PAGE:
The Seattle Mariners will be without relief pitcher Hector Santiago for 10 games, as the native of Newark, NJ was suspended for violating Major League Baseball’s foreign substance rules policy. According to Victoria Albert of CBS News, the violation occurred on Sunday, during the fifth inning of the Mariners’ 3-2 win over the Chicago White Sox at Guaranteed Rate Field in Chicago, IL.
During the game, the umpires found a foreign substance inside Santiago’s glove. He was automatically ejected, and was given the 10-game suspension on Tuesday.
In the game against the White Sox, Santiago had pitched two and a third innings, and given up one earned run, three hits, and two walks. He also had a team-high four strikeouts. Lance Lynn and Dallas Keuchel had four strikeouts each for the White Sox.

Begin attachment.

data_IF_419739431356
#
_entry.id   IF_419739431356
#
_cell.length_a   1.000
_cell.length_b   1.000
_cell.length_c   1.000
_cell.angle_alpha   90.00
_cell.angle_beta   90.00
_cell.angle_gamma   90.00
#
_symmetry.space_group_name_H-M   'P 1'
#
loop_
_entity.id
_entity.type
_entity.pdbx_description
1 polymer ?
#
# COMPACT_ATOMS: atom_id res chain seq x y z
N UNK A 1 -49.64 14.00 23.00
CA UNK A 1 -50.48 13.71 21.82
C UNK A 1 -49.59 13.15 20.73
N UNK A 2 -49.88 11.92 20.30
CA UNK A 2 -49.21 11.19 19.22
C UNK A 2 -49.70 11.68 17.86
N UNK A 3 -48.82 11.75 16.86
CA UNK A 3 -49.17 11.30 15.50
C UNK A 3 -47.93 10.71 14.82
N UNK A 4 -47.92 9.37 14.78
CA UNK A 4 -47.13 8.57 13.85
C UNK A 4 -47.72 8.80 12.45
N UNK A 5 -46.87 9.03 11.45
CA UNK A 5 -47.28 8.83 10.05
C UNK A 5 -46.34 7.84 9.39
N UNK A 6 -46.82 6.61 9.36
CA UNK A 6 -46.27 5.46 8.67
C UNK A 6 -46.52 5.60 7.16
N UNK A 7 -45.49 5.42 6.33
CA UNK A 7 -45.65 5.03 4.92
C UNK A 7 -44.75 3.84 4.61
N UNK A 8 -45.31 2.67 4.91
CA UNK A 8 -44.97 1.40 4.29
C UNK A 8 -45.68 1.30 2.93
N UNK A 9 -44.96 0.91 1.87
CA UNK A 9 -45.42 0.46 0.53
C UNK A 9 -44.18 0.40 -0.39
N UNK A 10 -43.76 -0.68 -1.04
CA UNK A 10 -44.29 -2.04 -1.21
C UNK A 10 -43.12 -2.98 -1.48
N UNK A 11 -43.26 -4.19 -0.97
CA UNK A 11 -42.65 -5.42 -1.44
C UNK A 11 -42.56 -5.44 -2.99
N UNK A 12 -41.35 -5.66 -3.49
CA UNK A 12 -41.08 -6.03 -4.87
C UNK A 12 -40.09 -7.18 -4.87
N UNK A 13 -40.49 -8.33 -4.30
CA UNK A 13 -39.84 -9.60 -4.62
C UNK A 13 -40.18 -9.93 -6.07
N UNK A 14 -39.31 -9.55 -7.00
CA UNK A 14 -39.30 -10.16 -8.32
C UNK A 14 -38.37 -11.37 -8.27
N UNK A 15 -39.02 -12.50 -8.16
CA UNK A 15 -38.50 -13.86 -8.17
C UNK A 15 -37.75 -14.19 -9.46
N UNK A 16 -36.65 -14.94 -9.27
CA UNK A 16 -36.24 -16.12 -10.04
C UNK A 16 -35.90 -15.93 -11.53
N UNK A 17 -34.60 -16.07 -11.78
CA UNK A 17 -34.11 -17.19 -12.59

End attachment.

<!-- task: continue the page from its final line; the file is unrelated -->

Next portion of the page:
One must realize that Major League Baseball is not developing a new rule. They are just enforcing rules that are already in place. According to Jacob Camenker of The Sporting News, the rules have been ignored in recent seasons. Thy state “no player shall intentionally discolor or damage the ball by rubbing it with soil, rosin, paraffin, licorice, sandpaper, emery paper, or other foreign substance,” and pitchers cannot “deface the ball in any manner”, and cannot “apply a foreign substance of any kind to the ball.”
Where the criticism with the rule lies is that it is being enforced mid-season. Pitchers argue they were given less of an opportunity to adjust. They are partially right here. The executives of Major League Baseball need to take some responsibility for having a rule in place and not enforcing it from the very start. There is a common saying that “rules are meant to be broken,” but pitchers should have been careful as well and be extra-prepared for when Major League Baseball was ready to implement the rules.